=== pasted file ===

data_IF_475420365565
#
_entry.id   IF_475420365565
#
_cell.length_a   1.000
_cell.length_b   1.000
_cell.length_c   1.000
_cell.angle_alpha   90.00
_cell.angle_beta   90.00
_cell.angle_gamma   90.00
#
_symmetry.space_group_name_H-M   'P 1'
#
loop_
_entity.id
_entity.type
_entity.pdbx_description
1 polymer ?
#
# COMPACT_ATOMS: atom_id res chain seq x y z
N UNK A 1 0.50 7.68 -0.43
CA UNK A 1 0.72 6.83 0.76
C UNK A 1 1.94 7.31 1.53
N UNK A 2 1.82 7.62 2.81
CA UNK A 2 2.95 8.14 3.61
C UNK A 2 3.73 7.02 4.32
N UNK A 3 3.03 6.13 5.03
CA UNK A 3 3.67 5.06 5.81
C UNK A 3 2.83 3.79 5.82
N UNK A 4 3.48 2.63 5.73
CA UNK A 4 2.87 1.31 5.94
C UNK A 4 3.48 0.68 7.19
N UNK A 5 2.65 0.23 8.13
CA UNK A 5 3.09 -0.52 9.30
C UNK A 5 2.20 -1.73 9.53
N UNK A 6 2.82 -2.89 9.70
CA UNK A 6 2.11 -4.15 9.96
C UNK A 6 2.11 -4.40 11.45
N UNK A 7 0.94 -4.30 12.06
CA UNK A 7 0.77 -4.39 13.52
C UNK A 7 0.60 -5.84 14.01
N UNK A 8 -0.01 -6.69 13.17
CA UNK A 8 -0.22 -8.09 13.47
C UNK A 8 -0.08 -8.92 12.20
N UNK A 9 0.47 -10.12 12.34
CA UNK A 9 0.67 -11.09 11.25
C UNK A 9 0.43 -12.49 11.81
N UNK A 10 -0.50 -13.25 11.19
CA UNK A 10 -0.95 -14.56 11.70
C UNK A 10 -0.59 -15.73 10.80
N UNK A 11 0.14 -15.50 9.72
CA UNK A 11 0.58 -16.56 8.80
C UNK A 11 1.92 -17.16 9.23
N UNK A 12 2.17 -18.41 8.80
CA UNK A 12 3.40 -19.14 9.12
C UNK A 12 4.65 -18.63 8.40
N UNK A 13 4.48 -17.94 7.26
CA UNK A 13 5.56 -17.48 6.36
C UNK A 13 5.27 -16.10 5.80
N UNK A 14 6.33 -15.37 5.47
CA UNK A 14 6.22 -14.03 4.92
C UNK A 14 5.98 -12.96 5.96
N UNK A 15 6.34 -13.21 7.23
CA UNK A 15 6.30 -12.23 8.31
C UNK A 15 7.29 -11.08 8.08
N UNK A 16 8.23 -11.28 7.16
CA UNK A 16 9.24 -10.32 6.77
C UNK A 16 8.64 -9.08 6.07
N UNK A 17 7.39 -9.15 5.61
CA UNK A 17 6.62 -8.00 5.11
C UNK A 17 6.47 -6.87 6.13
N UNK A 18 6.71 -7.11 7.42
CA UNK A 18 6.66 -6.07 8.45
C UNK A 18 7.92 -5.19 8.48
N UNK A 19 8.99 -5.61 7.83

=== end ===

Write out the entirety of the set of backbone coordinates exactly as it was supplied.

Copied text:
data_IF_475420365565
#
_entry.id   IF_475420365565
#
_cell.length_a   1.000
_cell.length_b   1.000
_cell.length_c   1.000
_cell.angle_alpha   90.00
_cell.angle_beta   90.00
_cell.angle_gamma   90.00
#
_symmetry.space_group_name_H-M   'P 1'
#
loop_
_entity.id
_entity.type
_entity.pdbx_description
1 polymer ?
#
# COMPACT_ATOMS: atom_id res chain seq x y z
N UNK A 1 0.50 7.68 -0.43
CA UNK A 1 0.72 6.83 0.76
C UNK A 1 1.94 7.31 1.53
N UNK A 2 1.82 7.62 2.81
CA UNK A 2 2.95 8.14 3.61
C UNK A 2 3.73 7.02 4.32
N UNK A 3 3.03 6.13 5.03
CA UNK A 3 3.67 5.06 5.81
C UNK A 3 2.83 3.79 5.82
N UNK A 4 3.48 2.63 5.73
CA UNK A 4 2.87 1.31 5.94
C UNK A 4 3.48 0.68 7.19
N UNK A 5 2.65 0.23 8.13
CA UNK A 5 3.09 -0.52 9.30
C UNK A 5 2.20 -1.73 9.53
N UNK A 6 2.82 -2.89 9.70
CA UNK A 6 2.11 -4.15 9.96
C UNK A 6 2.11 -4.40 11.45
N UNK A 7 0.94 -4.30 12.06
CA UNK A 7 0.77 -4.39 13.52
C UNK A 7 0.60 -5.84 14.01
N UNK A 8 -0.01 -6.69 13.17
CA UNK A 8 -0.22 -8.09 13.47
C UNK A 8 -0.08 -8.92 12.20
N UNK A 9 0.47 -10.12 12.34
CA UNK A 9 0.67 -11.09 11.25
C UNK A 9 0.43 -12.49 11.81
N UNK A 10 -0.50 -13.25 11.19
CA UNK A 10 -0.95 -14.56 11.70
C UNK A 10 -0.59 -15.73 10.80
N UNK A 11 0.14 -15.50 9.72
CA UNK A 11 0.58 -16.56 8.80
C UNK A 11 1.92 -17.16 9.23
N UNK A 12 2.17 -18.41 8.80
CA UNK A 12 3.40 -19.14 9.12
C UNK A 12 4.65 -18.63 8.40
N UNK A 13 4.48 -17.94 7.26
CA UNK A 13 5.56 -17.48 6.36
C UNK A 13 5.27 -16.10 5.80
N UNK A 14 6.33 -15.37 5.47
CA UNK A 14 6.22 -14.03 4.92
C UNK A 14 5.98 -12.96 5.96
N UNK A 15 6.34 -13.21 7.23
CA UNK A 15 6.30 -12.23 8.31
C UNK A 15 7.29 -11.08 8.08
N UNK A 16 8.23 -11.28 7.16
CA UNK A 16 9.24 -10.32 6.77
C UNK A 16 8.64 -9.08 6.07
N UNK A 17 7.39 -9.15 5.61
CA UNK A 17 6.62 -8.00 5.11
C UNK A 17 6.47 -6.87 6.13
N UNK A 18 6.71 -7.11 7.42
CA UNK A 18 6.66 -6.07 8.45
C UNK A 18 7.92 -5.19 8.48
N UNK A 19 8.99 -5.61 7.83